Getting to know the neighbours

It’s the 8th of May and I’m writing this with a fading purple stripe on my left thumb. In the background there’s an unending stream of verbiage coming from the steam radio; much of the excited commentary coming from potential parliamentary incumbents being interviewed seems to be tinged with a euphoria brought about no doubt by the thought that pretty soon they’ll be trawling the motor dealerships for their new 4X4. Such is the political animal, but rest assured, their voters’ interests will be paramount. Many people in this country will probably be concerned, if not fearful, of what might follow post election. Will the economy tank? How much longer before we’re lining up at the Red Cross tent for food parcels? Will I look good in a red beret? So many questions, all driven by the fear of the unknown; which brings me to my subject.

We’ve covered this before, but because of the predictable pre-winter activity and the “aaaaarghhhh SNAKE!!!”calls I’ve been getting lately, I’m going to go through it again. Fear is a powerful controlling element in our lives and we need to work on becoming a lot more rational in our thinking whenever we come across snakes. A typical scenario is where we unexpectedly encounter a snake and we’re uncertain as to what will ensue. Our thinking (?) process goes something like this; it’s going to attack me, should I run? What kind is it? What about the kids/dogs/guests? If we think carefully about the situation, we can quite easily answer our own questions. Yes, it might respond aggressively if continue to throw things at it, try to set it alight or whack it with the rake, yet if we run, we can rest assured that it’s not going to chase us all over the park in the hope of catching us – so why not stand still or walk away? As for species type, if we get bitten (often because of our own thoughtless bravado or carelessness), firstly we’re not experts, secondly, most of our snakes are harmless, and thirdly, some doctors come from other countries and know little about our snakes, yet they’ll treat us based on the symptoms that present, rather than on our hysterical description of the animal.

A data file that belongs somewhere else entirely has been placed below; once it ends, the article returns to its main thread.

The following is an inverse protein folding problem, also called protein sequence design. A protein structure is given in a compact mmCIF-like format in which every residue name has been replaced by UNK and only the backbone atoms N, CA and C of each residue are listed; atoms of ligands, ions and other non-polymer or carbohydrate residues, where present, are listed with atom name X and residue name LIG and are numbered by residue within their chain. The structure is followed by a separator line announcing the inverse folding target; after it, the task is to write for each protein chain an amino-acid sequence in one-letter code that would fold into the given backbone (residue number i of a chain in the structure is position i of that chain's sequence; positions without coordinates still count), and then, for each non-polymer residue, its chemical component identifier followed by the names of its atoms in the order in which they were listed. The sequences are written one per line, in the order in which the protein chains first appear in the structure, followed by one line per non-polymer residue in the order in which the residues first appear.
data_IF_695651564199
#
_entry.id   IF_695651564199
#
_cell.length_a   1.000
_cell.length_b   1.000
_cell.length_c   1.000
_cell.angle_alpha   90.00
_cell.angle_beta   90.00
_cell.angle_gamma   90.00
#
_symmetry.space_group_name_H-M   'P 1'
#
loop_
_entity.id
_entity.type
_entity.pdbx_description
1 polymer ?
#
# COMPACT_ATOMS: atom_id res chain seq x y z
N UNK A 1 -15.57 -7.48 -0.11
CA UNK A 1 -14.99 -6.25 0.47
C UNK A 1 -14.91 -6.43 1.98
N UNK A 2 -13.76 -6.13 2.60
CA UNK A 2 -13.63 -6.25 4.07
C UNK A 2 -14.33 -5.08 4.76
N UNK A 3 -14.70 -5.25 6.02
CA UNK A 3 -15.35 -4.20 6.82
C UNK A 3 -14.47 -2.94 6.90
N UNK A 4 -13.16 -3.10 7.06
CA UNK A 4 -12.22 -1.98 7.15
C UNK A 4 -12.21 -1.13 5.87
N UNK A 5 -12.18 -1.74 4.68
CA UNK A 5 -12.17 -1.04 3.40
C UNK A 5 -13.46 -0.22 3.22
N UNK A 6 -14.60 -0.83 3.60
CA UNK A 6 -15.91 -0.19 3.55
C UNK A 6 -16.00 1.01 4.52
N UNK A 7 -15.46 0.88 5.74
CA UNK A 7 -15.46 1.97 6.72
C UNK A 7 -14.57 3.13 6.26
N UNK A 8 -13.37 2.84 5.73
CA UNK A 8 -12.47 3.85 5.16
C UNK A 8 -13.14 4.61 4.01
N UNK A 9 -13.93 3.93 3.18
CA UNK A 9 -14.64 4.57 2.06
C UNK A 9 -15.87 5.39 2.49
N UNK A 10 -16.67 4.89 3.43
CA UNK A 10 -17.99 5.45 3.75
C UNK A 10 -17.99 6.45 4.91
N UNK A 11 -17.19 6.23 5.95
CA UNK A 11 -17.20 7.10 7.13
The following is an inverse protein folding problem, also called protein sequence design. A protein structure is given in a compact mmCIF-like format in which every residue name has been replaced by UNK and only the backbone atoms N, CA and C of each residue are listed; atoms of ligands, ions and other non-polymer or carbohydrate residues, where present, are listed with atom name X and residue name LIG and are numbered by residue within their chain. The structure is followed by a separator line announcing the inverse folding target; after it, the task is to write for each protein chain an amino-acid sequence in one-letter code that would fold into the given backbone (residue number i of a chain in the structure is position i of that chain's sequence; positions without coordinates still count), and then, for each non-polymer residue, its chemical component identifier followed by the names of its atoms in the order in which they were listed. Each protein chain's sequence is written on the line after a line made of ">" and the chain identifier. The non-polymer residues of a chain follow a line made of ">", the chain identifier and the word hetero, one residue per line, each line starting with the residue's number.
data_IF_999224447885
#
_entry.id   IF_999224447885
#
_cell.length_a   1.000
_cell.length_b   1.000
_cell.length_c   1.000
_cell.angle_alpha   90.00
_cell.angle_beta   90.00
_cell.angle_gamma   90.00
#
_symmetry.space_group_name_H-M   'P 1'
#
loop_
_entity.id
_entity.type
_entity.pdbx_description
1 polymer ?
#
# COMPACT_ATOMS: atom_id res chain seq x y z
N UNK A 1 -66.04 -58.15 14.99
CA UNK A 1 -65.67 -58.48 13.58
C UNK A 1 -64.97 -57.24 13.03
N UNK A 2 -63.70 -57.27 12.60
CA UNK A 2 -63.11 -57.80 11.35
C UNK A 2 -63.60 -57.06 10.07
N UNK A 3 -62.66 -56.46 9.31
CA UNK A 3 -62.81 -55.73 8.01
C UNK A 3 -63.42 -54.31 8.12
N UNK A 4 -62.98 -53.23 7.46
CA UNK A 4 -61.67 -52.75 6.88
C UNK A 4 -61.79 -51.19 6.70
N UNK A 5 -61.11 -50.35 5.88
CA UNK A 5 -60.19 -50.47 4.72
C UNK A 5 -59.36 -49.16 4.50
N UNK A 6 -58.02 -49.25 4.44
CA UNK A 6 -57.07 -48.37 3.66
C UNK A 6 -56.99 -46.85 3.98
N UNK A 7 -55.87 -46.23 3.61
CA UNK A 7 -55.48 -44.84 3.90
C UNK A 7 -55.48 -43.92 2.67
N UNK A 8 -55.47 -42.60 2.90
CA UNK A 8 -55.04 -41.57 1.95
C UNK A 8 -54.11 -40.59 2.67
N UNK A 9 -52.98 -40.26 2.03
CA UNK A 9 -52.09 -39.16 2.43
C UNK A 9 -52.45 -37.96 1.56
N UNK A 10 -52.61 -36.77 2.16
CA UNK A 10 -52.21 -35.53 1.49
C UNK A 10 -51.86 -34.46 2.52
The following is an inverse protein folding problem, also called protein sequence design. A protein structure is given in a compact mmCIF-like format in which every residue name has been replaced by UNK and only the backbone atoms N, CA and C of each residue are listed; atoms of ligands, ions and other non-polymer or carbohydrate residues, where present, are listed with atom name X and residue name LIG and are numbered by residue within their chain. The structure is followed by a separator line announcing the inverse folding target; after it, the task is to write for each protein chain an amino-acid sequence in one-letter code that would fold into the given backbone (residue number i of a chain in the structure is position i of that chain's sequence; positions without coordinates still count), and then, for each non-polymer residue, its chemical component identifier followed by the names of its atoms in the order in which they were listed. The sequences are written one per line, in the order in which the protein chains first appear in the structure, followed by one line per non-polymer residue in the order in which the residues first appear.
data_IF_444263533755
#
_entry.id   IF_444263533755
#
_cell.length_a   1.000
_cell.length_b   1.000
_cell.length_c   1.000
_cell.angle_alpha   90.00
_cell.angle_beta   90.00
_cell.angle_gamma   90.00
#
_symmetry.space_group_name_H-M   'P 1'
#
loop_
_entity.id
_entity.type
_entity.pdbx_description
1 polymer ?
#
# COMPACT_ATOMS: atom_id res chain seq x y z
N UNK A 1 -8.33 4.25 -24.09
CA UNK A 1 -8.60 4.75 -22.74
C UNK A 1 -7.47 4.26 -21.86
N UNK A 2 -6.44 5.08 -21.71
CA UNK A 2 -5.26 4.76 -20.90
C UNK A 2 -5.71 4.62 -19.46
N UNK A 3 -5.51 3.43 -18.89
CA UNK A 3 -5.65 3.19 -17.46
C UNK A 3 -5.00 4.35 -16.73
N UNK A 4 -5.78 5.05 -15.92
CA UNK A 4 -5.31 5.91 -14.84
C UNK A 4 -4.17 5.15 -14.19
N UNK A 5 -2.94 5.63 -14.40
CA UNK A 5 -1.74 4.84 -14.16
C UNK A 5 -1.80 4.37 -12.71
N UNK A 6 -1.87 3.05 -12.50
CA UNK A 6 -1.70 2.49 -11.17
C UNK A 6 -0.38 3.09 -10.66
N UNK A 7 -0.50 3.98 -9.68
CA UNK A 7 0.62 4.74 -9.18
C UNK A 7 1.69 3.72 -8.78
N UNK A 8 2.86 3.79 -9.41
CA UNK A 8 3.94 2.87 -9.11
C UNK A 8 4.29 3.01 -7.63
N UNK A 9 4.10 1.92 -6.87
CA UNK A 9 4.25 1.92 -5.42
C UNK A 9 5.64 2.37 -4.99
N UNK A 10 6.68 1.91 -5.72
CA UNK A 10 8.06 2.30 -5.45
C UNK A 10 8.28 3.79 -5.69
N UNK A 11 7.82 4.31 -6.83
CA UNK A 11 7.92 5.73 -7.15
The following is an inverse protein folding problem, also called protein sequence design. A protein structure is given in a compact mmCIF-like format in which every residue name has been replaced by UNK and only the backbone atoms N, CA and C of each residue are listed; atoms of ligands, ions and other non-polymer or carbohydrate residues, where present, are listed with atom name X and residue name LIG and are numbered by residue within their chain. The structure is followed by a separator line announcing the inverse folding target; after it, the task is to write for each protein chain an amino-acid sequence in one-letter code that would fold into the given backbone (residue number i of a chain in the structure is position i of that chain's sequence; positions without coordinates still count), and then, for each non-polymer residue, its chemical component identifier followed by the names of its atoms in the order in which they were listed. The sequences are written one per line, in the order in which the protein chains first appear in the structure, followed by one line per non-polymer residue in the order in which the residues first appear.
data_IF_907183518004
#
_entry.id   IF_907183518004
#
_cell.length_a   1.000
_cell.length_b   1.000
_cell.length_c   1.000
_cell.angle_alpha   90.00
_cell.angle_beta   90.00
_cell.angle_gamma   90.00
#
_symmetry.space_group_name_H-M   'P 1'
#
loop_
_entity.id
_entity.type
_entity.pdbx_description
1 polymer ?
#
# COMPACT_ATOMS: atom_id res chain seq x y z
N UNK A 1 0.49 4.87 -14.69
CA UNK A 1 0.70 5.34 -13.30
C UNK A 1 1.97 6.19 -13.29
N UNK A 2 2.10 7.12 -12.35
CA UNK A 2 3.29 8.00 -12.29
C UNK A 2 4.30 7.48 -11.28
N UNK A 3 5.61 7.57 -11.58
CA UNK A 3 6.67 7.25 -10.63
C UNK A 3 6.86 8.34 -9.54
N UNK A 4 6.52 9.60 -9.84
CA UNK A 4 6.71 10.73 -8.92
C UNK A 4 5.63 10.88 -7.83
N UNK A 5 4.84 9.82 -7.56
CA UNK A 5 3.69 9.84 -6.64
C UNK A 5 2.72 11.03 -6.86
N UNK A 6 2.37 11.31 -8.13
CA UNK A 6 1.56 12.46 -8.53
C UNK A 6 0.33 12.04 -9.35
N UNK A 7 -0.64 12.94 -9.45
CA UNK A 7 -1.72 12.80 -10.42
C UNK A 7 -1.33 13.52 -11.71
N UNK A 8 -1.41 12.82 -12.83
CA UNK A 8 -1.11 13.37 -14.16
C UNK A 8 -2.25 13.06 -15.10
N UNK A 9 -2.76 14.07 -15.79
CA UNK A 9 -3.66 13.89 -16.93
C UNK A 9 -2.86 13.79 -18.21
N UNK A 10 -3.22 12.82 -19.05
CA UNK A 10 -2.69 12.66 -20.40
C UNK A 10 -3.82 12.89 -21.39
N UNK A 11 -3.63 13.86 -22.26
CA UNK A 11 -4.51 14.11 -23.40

Whenever I conduct snake awareness training, if available, I like to introduce my students to the much maligned night adder, to illustrate how the perception more often than not belies the actuality. Although they’re venomous, like all snakes they’re shy and steer clear of confrontation, choosing to rather hide or move away than attack us. If not unduly stressed, all snakes will calm down quickly and continue doing what they were doing – a lesson we could learn to our benefit. Although the night adders in the attached photos were all wild caught, they were not aggressive. Respect our snakes, don’t fear them.

© pat mckrill. 2014 Cell: 0833036958
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Snake Man Mark Commins ed140 may14

Snake Man Mark Commins.

Snake Man Meeting the night adder 2006  ed140 may14

Making friends of the neighbours the Night Adders!